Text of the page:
Look at it, Dad. You know what some of the kids at the Country Club are like, and even though everyone knows they’re not good kids, they’re going to get more toys from ‘Santa’ than any ten kids ought to get. Yet, Diego’s siblings are all good kids, but his parents can’t afford to buy anything near the number or quality of gifts. How do you explain to someone like Diego’s little sister why she was good and got so little, while an obnoxious spoiled brat got everything she asked for and more?
You already know the answer to that, son. We can’t really explain away the stigma that goes with the Santa story, but that’s not the point of Santa Claus at all.
So what is the point? Why spend so much getting a custom Santa suit made to wear to this charity event if even you can’t make sense of it all?
What makes you think I can’t make sense of it?
You just said we can’t explain away the stigma of the good and bad disparity.
Josh, what is Santa all about?
Scaring kids into being good, so they get gifts on Christmas.
No, Josh. Maybe that’s what it looks like too often, but what Santa Claus is really about is the magic of giving with no expectation of receiving. The man that the legends started with did that, and it follows the whole theme of the original Christmas story. I’m not going to put on a Santa suit to scare kids into behaving. I’m going to put this on so I can get into the character of someone who gives gifts, not exchanges them.
I never thought about it that way, Dad.
You would never have thought about the disparity between your gifts and Diego’s a few years ago, either. You’re growing up, Joshua. You’re developing empathy and a sense of fairness. Someday, the Cardan business is going to be yours, and I hope you find the opportunities to use what you have to give to others.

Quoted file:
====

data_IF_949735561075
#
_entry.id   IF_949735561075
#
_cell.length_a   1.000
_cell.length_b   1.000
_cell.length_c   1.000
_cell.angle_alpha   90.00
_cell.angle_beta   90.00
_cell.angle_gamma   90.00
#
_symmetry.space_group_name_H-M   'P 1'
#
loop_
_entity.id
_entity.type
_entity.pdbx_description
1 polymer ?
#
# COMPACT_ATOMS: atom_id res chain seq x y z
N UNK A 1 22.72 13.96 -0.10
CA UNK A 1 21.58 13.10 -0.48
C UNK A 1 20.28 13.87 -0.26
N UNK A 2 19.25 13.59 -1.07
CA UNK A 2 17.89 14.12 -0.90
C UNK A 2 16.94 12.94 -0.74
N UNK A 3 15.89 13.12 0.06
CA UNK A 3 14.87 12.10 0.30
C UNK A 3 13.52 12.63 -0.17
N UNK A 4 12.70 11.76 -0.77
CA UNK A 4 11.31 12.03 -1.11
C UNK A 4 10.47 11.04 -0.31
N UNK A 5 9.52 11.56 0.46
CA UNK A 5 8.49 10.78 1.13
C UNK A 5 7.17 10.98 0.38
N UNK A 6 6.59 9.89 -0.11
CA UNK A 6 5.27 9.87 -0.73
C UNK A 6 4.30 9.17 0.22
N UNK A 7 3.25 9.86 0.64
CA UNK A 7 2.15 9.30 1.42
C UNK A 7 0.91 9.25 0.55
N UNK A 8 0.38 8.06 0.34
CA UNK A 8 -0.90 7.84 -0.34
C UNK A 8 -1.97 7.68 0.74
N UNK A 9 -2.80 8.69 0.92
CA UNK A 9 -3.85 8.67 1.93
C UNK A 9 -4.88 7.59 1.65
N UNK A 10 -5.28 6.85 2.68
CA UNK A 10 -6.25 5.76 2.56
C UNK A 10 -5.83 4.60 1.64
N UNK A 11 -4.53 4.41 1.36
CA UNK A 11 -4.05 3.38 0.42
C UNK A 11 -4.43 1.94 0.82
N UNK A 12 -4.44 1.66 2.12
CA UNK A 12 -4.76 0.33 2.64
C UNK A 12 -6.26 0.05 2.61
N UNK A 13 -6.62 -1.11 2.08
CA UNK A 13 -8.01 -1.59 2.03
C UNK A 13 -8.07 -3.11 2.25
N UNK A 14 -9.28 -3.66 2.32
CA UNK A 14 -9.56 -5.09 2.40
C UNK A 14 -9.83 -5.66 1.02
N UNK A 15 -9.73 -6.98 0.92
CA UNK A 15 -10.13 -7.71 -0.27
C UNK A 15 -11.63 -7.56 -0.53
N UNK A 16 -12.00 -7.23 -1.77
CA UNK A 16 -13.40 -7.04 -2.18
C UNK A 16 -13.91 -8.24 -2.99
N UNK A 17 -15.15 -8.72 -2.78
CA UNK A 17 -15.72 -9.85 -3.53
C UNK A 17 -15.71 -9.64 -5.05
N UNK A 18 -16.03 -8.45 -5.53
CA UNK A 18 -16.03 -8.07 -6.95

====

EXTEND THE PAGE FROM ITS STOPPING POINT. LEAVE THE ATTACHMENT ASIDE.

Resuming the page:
I could do that without wearing a silly red suit, Dad.
Yes, you could, but I hope you never grow so old that you can’t find a little magic in being Santa Claus.
He lifted the Santa suit from the box. I can’t fill this suit the way you did, Dad. I’m not sure I could even wear it without getting it altered to fit me, but I found the magic. He opened the bag and removed just the hat, placing it on his head with a growing smile. I wonder if you and Mom can see me. What would you think of the Pod, Dad? Would you find Marta as delightful as I do?
He separated the large red bag from the rest of the costume, and resealed the plastic around the suit. With a shake, he opened the bag and began transferring decorations into it. It’s Christmas Eve, Dad, and I’m going to be Santa Claus. I don’t care about the stigma any more. I don’t care if some people don’t like Santa, or if they think he represents all that’s bad about the commercialization of Christmas. He grabbed a tissue from the box in the side drawer of his desk, and wiped his nose.
It’s Christmas Eve, and I’m really looking forward to giving with no expectation of receiving anything in return, Dad.
With the decorations and some candy in the bag, he placed the book on top and pulled the drawstring tight. The bag with the tree was already waiting near the ladder to the Pod’s cavern, and while the utility tunnel was no chimney, it seemed completely appropriate that Santa should arrive that way.